WHILE travelling is still restricted at the moment, there is no harm to dream on travelling in an exotic land of Sarawak, the Land of the Hornbills.
Especially when the biggest state in the country will be celebrating its most important festival – Hari Gawai or Harvest Festival on June 1, though in a controlled Conditional Movement Control Order (CMCO).
While we wait to travel again, let’s have a virtual tour on what makes Sarawak unique. And the best place for this is Sarawak Cultural Village (SCV), an award-winning Living Museum located just across the Damai Beach Resorts and Hotels.
As Sarawak itself is such a vast land, visitors to SCV can experience Sarawak in just half a day by touring this 17-acre village which provides a glimpse of the culture and lifestyles of the diverse ethnic groups in Sarawak.
Take the opportunity to relive the daily lives of the various peoples of Sarawak, as there are models of houses for each main ethnic group in Sarawak, such as Iban, Bidayuh, Orang Ulu, Penan, Melanau, Malay and Chinese.
To give you a glimpse of this living museum, SCV in cooperation with Sarawak Tourism Board (STB), offers virtual tours to the different ethnic homes at scv.com.my/plan-your-visit/ethnic-house.
With a traditional built-up of axe-hewn timber and hays of leaves as roofs, experience an exuberant ambiance at the Iban Longhouse as one will be entertained with the sounds of drums and gongs being played throughout.
To learn more of the stories held in these four walls, have a sit for a chat with the longhouse elder. Adventurous foodies can enlighten their taste buds with samples of Iban local food like Kueh Chap and Kueh Jala, which are prepared hot and fresh on site.
The Bidayuh Longhouse consists of a round structure with bamboo walls and carvings surrounding the house, called Barok. It is connected to the longhouses resided by the Bidayuhs, which is a group comprising of Jagoi, Biatah, Bukar-Sadong, Selakau and Lara.
It serves as a congregation place for the Bidayuh warriors and holds gongs, war drums, weapons and wooden masks. Experience a variety of rural activities by the people of Bidayuh such as sugar cane crushing, paddy pounding and winnowing rice, as well as delicate beadworks by the ladies to be worn as colourful accessories.
ORANG ULU LONGHOUSE
Surrounded with the rich greenery of nature, visitors can tour the Orang Ulu Longhouse whilst enjoying classical tunes of the Sape and Jatung Utang (stringed musical instruments) being played live.
Witness the Orang Ulu ladies humming to these calming tunes while they work on their detailed beadwork. Other traditional musical instruments that are normally used can also be seen as they are hung all around the longhouse.
Unique in its own way, this ground-level Chinese Farmhouse is protected with verses, which are inscribed on strips of red paper and placed at the doorpost.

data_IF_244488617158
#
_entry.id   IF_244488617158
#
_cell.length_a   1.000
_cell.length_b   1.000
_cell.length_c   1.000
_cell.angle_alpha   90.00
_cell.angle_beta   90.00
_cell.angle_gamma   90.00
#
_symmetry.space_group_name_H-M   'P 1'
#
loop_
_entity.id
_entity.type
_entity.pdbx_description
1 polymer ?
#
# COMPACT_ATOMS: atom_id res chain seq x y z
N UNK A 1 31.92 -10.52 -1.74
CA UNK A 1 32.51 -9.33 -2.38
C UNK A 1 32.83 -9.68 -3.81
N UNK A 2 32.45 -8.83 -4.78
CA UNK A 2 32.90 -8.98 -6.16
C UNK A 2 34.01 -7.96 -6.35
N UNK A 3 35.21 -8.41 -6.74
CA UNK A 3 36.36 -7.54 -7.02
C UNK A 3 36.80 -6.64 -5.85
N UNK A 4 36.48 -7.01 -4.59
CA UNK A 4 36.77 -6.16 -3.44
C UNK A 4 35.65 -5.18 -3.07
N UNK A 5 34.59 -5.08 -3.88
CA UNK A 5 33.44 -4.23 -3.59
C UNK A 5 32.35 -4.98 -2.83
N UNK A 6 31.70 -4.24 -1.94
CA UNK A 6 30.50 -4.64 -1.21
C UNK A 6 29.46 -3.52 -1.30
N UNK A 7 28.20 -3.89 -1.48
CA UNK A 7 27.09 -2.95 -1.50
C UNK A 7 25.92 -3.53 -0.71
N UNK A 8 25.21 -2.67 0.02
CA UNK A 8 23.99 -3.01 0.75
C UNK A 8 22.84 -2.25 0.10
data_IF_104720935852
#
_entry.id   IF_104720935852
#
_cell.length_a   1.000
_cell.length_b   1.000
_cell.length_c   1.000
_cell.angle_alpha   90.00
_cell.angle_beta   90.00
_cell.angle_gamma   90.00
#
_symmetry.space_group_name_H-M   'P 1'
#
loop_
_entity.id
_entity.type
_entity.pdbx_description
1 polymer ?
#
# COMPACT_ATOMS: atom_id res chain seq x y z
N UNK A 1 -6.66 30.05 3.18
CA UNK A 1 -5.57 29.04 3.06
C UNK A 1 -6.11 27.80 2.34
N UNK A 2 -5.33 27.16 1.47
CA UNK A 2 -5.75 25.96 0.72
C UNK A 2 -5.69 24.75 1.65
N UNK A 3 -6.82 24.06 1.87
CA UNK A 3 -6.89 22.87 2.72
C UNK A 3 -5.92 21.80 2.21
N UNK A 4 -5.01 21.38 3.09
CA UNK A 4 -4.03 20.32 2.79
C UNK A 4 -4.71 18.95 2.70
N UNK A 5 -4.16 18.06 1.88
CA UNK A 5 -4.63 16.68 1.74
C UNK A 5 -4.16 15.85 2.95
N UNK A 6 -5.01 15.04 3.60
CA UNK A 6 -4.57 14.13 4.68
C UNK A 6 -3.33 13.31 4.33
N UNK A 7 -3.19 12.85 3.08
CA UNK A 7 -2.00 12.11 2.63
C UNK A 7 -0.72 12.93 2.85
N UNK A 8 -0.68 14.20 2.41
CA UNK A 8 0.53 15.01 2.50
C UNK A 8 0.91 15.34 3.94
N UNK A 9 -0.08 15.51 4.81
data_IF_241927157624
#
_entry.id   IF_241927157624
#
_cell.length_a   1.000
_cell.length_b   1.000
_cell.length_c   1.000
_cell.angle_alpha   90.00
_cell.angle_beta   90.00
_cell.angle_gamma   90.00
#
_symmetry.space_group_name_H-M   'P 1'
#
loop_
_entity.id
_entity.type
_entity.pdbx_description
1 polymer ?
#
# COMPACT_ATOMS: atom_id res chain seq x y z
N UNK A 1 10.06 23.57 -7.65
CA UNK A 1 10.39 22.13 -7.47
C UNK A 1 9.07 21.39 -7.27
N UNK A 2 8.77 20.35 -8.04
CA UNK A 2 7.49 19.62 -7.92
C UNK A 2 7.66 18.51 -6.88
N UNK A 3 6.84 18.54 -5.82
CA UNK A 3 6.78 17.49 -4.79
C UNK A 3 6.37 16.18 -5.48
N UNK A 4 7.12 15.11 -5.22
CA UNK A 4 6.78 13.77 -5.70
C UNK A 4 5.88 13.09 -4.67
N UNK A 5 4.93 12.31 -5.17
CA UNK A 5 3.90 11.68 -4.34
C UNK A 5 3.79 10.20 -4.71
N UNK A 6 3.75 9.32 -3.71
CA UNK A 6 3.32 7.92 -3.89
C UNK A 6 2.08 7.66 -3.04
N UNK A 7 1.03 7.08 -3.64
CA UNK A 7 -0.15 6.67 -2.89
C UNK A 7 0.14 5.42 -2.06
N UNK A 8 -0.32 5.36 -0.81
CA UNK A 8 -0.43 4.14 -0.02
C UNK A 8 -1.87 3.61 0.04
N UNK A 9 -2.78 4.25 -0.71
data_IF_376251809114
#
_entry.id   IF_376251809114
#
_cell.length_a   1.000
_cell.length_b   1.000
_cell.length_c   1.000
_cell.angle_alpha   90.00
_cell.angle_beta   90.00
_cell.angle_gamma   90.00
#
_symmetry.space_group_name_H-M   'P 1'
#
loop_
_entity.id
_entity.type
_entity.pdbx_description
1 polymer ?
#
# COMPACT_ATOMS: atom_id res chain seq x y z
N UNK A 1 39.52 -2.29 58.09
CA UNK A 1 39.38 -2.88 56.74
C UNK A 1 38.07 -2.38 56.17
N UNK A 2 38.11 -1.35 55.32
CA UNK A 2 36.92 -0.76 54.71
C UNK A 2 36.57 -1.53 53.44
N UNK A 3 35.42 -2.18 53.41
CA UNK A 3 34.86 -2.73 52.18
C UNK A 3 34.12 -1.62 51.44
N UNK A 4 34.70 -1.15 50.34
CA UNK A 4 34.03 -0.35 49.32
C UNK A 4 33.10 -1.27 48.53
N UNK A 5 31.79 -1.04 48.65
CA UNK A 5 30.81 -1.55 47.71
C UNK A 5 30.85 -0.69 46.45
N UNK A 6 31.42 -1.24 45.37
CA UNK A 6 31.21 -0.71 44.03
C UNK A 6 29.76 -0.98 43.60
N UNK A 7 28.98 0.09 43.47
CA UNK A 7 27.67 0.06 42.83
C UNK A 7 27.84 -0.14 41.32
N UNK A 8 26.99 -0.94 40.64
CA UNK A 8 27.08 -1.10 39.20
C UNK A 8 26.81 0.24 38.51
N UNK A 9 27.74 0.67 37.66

With the roofing made out of leafs and walls finished with whitewashed sawn timber, this house has two main sections; main room and bedroom.
The household shrine, which is the main attraction of the house, is located in the main room. An interesting addition to this house is most definitely the pepper garden, which can be sighted just outside the house.
MELANAU TALL HOUSE
Just like its name, the Melanau Tall House was built high up – up to forty feet above the ground. As the Melanau people used to live by the sea, being high up above ground level was a form of protection they had against pirates.
The two-storey house consists of a display of the tools and utensils they culturally use, which can be found on the first floor. Go up the second staircase and it leads you to the bedrooms.
Suited for the hot climate, the front section of this wooden house comprises of floor level windows. This is to ensure some breeze when the area is occupied, which is commonly used by men for entertaining guests and official occasions.
The house carries elegant details as even the stairs and window railings are decorated lavishly. Have a fun session and witness how the warm and friendly locals play their traditional games like Gasing (top spinning) and Congkak (a traditional Malay board-like game).
Built to last for a few weeks or months, these Penan shelters are usually situated near wild sago trees, which is a staple food for the Penan people. After the sago is used up, the families then move to a different location with more food supply.
This explains why the Penans are also known as the forest nomads.
In the Penan Hut, expect to gain first-hand experience in witnessing the art of blowpipe making as well as getting the chance to attempt blowpipe shooting with the Penans. According to the Penan warriors, “Do not blow from your mouth. Blow from your chest and your stomach.”